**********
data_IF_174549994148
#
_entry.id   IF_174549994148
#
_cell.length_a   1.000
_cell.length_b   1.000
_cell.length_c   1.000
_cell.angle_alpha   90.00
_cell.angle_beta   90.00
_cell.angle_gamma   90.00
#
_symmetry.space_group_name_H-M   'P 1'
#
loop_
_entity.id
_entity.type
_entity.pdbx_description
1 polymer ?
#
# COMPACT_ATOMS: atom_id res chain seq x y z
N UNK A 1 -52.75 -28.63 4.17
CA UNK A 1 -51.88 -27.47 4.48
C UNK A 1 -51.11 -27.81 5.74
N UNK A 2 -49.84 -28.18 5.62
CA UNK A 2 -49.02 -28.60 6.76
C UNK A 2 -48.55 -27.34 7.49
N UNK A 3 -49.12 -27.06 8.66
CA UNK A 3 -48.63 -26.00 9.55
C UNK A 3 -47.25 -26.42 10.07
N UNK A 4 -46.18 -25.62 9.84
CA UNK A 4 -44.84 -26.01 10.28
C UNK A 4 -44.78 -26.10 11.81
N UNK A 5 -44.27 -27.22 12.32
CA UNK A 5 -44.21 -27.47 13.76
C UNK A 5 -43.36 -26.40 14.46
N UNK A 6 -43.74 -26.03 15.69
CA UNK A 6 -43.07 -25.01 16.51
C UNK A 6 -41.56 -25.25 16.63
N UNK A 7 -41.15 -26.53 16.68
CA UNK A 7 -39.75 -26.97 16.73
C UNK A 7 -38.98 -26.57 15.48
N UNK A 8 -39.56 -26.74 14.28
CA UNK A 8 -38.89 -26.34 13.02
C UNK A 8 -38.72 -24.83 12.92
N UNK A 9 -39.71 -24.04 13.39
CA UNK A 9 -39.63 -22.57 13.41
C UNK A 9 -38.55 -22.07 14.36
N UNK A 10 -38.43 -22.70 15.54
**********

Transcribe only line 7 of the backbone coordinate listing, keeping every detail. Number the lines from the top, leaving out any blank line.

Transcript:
_cell.length_c   1.000